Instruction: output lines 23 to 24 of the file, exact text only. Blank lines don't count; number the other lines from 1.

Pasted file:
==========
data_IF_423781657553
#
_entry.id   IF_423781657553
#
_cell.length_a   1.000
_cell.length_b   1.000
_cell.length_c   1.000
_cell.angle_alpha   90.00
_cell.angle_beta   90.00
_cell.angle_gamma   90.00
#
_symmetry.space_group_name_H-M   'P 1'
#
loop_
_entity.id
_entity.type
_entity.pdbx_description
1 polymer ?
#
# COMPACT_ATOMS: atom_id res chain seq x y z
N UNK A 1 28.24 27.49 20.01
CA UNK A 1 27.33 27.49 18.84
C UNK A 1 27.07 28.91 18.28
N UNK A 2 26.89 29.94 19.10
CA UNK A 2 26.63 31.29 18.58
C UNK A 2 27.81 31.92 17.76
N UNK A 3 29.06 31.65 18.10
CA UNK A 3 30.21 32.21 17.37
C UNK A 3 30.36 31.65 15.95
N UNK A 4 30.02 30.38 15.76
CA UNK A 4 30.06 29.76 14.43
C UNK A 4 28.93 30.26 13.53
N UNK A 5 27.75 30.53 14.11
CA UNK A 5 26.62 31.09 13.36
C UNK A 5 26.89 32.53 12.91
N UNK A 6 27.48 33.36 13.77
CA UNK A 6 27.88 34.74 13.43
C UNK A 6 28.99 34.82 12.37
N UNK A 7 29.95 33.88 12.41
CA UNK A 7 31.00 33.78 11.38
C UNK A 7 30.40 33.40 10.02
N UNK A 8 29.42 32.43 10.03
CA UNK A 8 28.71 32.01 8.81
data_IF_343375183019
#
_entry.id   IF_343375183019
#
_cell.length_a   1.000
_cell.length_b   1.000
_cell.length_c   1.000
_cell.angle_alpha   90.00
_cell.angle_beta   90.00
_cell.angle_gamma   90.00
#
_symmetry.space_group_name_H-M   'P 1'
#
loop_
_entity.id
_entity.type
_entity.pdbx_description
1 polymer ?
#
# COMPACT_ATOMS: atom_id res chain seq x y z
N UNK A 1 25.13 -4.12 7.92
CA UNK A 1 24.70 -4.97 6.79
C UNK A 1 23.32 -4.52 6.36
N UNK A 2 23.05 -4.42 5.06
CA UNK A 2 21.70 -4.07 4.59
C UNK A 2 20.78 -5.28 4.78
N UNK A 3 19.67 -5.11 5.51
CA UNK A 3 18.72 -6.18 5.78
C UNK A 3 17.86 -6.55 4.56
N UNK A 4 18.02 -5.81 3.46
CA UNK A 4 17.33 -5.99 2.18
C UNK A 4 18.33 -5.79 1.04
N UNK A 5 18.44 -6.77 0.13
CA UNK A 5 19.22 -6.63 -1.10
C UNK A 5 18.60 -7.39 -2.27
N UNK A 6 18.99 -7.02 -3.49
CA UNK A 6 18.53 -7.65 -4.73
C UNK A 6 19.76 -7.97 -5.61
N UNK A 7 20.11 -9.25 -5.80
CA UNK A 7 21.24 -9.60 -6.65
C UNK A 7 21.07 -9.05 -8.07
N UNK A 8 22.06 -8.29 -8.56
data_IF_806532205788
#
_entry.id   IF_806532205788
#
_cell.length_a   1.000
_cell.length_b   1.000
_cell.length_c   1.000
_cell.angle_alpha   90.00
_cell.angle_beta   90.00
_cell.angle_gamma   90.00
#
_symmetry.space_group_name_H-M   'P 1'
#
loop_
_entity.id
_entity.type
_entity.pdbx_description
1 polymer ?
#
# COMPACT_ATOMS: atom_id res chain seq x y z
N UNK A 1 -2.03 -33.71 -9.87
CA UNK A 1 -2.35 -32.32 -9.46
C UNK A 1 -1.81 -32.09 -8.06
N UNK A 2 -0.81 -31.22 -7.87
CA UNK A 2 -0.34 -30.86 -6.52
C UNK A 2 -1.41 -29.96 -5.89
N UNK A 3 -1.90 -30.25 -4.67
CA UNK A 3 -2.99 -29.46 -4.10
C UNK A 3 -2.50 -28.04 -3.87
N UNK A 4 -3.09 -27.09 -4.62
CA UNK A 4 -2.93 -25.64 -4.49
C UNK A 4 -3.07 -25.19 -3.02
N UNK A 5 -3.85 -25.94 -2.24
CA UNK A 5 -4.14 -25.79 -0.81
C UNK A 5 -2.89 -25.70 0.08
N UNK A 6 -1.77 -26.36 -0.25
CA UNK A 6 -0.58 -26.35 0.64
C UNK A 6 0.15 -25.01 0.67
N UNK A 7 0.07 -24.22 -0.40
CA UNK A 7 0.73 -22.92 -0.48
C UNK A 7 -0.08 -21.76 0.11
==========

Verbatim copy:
C UNK A 1 27.07 28.91 18.28
N UNK A 2 26.89 29.94 19.10